Good morning to everyone from a hot and humid Washington, DC.
The first female justice on the Minnesota Supreme Court has died, a mayoral candidate in Minneapolis wants to double the city’s tree cover and super PACs are preparing for the 2016 presidential election more than three years before voters head to the polls.
Rosalie Wahl, the first woman to serve on the Minnesota Supreme Court, died Monday at 88. (MPR News)
Minneapolis mayoral candidate Mark Andrew wants to double the number of trees planted in the city every year to 10,000. (MPR News)
Minnesota will seek another $40 million in federal money to operate the new online insurance marketplace, MNsure in 2014. (MPR News)
DFL Gov. Mark Dayton and other members of the Capitol Preservation Commission gave their blessing today to the first phase of a $272 million renovation of the Capitol building. (MPR News)
U.S. Transportation Secretary Anthony Foxx visited the site of the I-35W bridge collapse Monday to underscore the importance of maintaining the nation’s roads, bridges and other infrastructure. (MPR News)
DFL Senator Amy Klobuchar is headed to a Democratic fundraiser in Iowa next month, which is raising eyebrows about a possible bid for the White House. MPR’s Cathy Wurzer spoke to an Iowa political scientist about profile-raising trips like these. (MPR News)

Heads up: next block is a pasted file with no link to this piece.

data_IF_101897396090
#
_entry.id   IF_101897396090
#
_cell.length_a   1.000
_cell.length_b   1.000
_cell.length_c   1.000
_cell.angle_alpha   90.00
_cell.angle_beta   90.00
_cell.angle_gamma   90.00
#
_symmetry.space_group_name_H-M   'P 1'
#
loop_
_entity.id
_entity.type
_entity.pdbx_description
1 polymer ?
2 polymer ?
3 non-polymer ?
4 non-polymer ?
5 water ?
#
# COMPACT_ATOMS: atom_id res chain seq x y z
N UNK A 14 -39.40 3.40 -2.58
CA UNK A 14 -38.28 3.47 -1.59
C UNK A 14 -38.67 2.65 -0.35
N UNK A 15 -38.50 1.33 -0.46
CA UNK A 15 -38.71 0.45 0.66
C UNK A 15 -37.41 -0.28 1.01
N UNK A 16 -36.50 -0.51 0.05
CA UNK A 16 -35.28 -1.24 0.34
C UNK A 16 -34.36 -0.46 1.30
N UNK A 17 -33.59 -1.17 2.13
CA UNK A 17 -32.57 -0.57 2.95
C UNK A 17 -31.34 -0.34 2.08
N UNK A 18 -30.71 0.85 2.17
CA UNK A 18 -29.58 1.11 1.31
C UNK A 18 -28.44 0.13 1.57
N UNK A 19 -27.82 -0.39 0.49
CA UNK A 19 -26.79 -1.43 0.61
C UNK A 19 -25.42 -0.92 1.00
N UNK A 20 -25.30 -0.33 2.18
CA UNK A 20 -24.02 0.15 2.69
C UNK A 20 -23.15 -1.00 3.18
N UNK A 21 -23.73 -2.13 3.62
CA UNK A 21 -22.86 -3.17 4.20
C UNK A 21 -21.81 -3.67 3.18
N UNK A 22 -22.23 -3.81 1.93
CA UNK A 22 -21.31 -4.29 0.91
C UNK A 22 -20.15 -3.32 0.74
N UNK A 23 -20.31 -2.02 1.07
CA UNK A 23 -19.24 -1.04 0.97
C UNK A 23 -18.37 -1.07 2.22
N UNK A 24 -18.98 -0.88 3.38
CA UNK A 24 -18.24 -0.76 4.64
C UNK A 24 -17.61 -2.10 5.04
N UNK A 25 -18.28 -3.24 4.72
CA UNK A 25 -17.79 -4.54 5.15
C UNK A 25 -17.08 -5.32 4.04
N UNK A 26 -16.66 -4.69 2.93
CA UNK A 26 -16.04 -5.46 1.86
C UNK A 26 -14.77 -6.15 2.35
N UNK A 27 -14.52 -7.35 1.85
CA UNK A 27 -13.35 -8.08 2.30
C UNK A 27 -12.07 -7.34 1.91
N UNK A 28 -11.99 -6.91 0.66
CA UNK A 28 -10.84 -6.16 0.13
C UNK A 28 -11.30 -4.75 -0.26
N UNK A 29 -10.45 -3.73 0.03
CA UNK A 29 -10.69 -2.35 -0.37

Long before any candidates announce their presidential bids, political operatives for super PACs aligned with both parties are already tracking potential contenders, aiming to build robust research files that can be used against the opposition. (Washington Post)
A leading Republican in the U.S. Senate indicated Monday that he will not block President Obama’s nomination of Minnesota U.S. Attorney B. Todd Jones to be the permanent head of the Bureau of Alcohol, Tobacco, Firearms and Explosives. (Star Tribune)
The U.S. House holds two days of hearings about the renewable fuel standard. Corn ethanol is a major component of the standard and farm lobbyists are defending the fuel even as the policy has come under bipartisan scrutiny and soaring crop prices. (National Journal)
U.S. House Republicans feel growing pressure to steer firmly right on key issues, thanks to changes in primary-election politics that are complicating Congress’ ability to solve big problems. (AP via Yahoo News)
Half of all Americans — and 83 percent of Hispanics — say they would be disappointed if the House does not pass legislation instituting a path to citizenship. But Republican rank-and-file oppose such a provision, making it a central sticking point in GOP deliberations over the legislation. (Washington Post)
The political action group formed out of the remains of President Barack Obama’s campaign plans to pressure lawmakers on immigration during the upcoming congressional August recess. (Politico)